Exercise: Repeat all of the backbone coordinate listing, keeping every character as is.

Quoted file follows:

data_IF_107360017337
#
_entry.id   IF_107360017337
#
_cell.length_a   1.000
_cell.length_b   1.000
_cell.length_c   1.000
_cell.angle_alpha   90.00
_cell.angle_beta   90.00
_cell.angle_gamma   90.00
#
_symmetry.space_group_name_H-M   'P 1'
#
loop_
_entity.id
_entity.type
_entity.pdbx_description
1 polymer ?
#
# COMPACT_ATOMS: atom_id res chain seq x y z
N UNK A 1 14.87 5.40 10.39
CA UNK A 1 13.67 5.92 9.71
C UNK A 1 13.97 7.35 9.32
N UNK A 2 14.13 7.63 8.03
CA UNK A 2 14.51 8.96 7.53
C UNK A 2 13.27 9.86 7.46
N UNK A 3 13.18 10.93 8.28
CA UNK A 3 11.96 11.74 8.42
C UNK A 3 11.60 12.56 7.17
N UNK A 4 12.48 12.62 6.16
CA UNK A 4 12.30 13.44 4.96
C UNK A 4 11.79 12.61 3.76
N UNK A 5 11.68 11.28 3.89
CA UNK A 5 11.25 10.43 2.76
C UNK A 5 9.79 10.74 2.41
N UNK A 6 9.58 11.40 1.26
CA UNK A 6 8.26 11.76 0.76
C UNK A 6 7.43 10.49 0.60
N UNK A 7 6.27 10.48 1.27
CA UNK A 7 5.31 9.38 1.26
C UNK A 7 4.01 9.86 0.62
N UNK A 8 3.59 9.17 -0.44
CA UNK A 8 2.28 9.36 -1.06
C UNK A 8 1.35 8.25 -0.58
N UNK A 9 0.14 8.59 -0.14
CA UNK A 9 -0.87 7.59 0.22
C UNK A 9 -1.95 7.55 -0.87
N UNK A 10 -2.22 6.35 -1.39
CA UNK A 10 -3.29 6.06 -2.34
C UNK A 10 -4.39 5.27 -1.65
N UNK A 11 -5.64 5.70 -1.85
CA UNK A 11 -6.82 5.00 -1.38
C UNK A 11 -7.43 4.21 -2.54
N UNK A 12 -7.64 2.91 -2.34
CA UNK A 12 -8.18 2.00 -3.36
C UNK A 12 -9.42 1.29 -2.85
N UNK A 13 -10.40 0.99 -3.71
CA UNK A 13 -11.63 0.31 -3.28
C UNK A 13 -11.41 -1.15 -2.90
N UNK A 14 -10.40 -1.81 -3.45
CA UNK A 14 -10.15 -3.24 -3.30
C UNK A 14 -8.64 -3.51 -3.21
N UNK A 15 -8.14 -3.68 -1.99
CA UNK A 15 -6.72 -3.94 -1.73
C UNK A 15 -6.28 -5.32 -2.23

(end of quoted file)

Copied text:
data_IF_107360017337
#
_entry.id   IF_107360017337
#
_cell.length_a   1.000
_cell.length_b   1.000
_cell.length_c   1.000
_cell.angle_alpha   90.00
_cell.angle_beta   90.00
_cell.angle_gamma   90.00
#
_symmetry.space_group_name_H-M   'P 1'
#
loop_
_entity.id
_entity.type
_entity.pdbx_description
1 polymer ?
#
# COMPACT_ATOMS: atom_id res chain seq x y z
N UNK A 1 14.87 5.40 10.39
CA UNK A 1 13.67 5.92 9.71
C UNK A 1 13.97 7.35 9.32
N UNK A 2 14.13 7.63 8.03
CA UNK A 2 14.51 8.96 7.53
C UNK A 2 13.27 9.86 7.46
N UNK A 3 13.18 10.93 8.28
CA UNK A 3 11.96 11.74 8.42
C UNK A 3 11.60 12.56 7.17
N UNK A 4 12.48 12.62 6.16
CA UNK A 4 12.30 13.44 4.96
C UNK A 4 11.79 12.61 3.76
N UNK A 5 11.68 11.28 3.89
CA UNK A 5 11.25 10.43 2.76
C UNK A 5 9.79 10.74 2.41
N UNK A 6 9.58 11.40 1.26
CA UNK A 6 8.26 11.76 0.76
C UNK A 6 7.43 10.49 0.60
N UNK A 7 6.27 10.48 1.27
CA UNK A 7 5.31 9.38 1.26
C UNK A 7 4.01 9.86 0.62
N UNK A 8 3.59 9.17 -0.44
CA UNK A 8 2.28 9.36 -1.06
C UNK A 8 1.35 8.25 -0.58
N UNK A 9 0.14 8.59 -0.14
CA UNK A 9 -0.87 7.59 0.22
C UNK A 9 -1.95 7.55 -0.87
N UNK A 10 -2.22 6.35 -1.39
CA UNK A 10 -3.29 6.06 -2.34
C UNK A 10 -4.39 5.27 -1.65
N UNK A 11 -5.64 5.70 -1.85
CA UNK A 11 -6.82 5.00 -1.38
C UNK A 11 -7.43 4.21 -2.54
N UNK A 12 -7.64 2.91 -2.34
CA UNK A 12 -8.18 2.00 -3.36
C UNK A 12 -9.42 1.29 -2.85
N UNK A 13 -10.40 0.99 -3.71
CA UNK A 13 -11.63 0.31 -3.28
C UNK A 13 -11.41 -1.15 -2.90
N UNK A 14 -10.40 -1.81 -3.45
CA UNK A 14 -10.15 -3.24 -3.30
C UNK A 14 -8.64 -3.51 -3.21
N UNK A 15 -8.14 -3.68 -1.99
CA UNK A 15 -6.72 -3.94 -1.73
C UNK A 15 -6.28 -5.32 -2.23